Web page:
Member Gator5 – Adams CMB Irons

Forged – check, Multi-Material construction – check, cool as all heck because these clubs are sweet and Adams made some really cool gear – check!

To see the full listing and additional pictures check out the link here: Adams CMB Irons

Member Ksears – Brand New Mizuno MP20 Irons

Did someone say brand new Mizunos??? What else could you really want from a forged blade beside being meticulously crafted and forged in Japan – as well as being priced lower than retail.

To see the full listing and additional pictures check out the link hereMP 20 Irons

Member 1hellaofashot – Ping G410 7 Wood

Speaking from experience let me just say this “stop denying the inevitable and embrace the 7 Wood” It’s endlessly versatile, more forgiving than a hybrid, and because this one for sale is a Ping G410 it is adjustable. Here’s your chance to dial in your own par 5 killer.

To see the full listing and additional pictures check out the link here: Ping 7 Wood

Remember that you can always browse the GolfWRX Classifieds any time here in our forums: GolfWRX Classifieds 

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Morning 9: Match 2: The most-watched golf telecast ever | Rory: Players don’t want fan-less Ryder Cup | Justin Thomas aces broadcast debut

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@attsportsnetpit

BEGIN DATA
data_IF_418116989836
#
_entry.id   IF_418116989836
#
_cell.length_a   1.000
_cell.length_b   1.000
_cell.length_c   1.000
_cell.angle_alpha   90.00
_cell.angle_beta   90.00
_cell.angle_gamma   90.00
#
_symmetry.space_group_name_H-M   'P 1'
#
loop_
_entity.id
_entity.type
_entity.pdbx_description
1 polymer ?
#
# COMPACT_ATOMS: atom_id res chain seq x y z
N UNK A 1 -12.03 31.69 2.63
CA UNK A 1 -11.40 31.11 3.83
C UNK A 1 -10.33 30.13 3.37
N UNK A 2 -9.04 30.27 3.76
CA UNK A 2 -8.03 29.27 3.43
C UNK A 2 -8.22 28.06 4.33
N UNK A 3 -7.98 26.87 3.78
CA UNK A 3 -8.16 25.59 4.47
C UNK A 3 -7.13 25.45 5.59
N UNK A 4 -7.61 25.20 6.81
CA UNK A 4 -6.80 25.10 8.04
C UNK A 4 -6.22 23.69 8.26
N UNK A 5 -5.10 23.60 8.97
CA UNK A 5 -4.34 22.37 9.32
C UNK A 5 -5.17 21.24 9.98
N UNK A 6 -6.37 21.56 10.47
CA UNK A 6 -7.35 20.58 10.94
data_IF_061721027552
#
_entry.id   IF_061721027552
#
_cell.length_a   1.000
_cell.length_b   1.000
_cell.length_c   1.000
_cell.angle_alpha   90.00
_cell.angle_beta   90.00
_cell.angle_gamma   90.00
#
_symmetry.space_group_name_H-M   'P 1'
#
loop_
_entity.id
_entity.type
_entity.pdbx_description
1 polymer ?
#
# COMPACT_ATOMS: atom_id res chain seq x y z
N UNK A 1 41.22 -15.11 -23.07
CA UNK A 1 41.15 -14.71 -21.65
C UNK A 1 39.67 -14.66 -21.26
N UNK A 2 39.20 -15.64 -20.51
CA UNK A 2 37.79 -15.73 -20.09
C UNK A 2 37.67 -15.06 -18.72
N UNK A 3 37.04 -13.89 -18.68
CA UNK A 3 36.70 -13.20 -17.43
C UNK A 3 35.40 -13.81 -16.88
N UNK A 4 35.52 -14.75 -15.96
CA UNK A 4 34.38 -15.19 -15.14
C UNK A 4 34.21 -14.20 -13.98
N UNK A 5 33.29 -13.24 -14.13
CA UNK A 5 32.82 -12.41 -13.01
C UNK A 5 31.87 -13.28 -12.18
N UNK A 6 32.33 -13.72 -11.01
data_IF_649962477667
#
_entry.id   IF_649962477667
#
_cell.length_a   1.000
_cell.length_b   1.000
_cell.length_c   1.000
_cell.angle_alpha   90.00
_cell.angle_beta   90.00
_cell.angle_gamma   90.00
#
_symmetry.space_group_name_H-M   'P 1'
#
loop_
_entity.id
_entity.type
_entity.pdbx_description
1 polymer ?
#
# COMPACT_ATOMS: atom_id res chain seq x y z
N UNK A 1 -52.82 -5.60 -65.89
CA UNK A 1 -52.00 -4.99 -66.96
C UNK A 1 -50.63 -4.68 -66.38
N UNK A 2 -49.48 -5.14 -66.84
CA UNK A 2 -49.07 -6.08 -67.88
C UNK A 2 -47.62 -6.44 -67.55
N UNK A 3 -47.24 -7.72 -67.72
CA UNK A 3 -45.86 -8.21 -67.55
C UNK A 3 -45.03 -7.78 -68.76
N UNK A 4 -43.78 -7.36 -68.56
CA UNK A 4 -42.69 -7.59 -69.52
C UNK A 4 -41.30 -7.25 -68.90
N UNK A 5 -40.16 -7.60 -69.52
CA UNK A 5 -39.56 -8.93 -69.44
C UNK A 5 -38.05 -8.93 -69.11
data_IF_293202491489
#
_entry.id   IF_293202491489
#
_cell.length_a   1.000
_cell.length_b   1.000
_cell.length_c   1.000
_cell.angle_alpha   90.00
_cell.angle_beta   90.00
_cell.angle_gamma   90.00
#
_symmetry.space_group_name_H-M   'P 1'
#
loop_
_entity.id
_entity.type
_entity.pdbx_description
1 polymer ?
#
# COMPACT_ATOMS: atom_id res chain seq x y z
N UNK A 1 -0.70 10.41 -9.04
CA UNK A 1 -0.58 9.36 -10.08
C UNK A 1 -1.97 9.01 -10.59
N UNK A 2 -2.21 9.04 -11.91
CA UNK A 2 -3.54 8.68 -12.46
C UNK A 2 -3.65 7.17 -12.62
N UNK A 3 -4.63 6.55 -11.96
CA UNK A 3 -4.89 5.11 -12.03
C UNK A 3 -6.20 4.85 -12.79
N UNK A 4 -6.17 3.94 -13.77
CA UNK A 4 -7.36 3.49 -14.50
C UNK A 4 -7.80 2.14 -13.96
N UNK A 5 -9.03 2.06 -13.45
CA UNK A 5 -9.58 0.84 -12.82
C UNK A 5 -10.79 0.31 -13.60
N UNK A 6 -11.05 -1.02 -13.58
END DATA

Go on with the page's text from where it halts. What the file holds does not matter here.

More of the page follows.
1. 5.8 million average viewers for The Match
AP report…”Two of the biggest names from the PGA Tour and the NFL proved to be must-see TV.”
  • “Turner Sports said the Sunday telecast of “The Match: Champions for Charity” attracted an average of 5.8 million viewers across four of its networks. Turner says it was the most-watched golf telecast in cable TV history.”
  • “It said the previous record was 4.9 million viewers on ESPN at the 2010 Masters, the year Tiger Woods returned to golf for the first time since the scandal in his personal life.”
  • “Woods and Peyton Manning scored a 1-up victory over Phil Mickelson and Tom Brady at Medalist Golf Club, a match that featured high entertainment with shots and with words, along with raising $20 million for COVID-19 relief funds.”
2. Shackelford’s take
A few observations from the scribe…“While still an overnight, it easily bests the previous week’s relief fund match that drew a 1.5 and total of 2.3 million viewers across three channels, including a 1.5 rating on NBC and a .24 on Golf Channel).”
“More incredibly, this means The Match 2 out-rated any major championship round on cable.”
“Given a so-so promotional run-up, a slow start to the show (caused in part by a slight weather delay) a dreary day to watch, and a long telecast, the rating is a stunning statement about the remaining star power of the contestants.”
3. JT’s TV debut
Adam Woodard at Golfweek…”That said, whenever he decides to put down the clubs, he should immediately pick up a mic.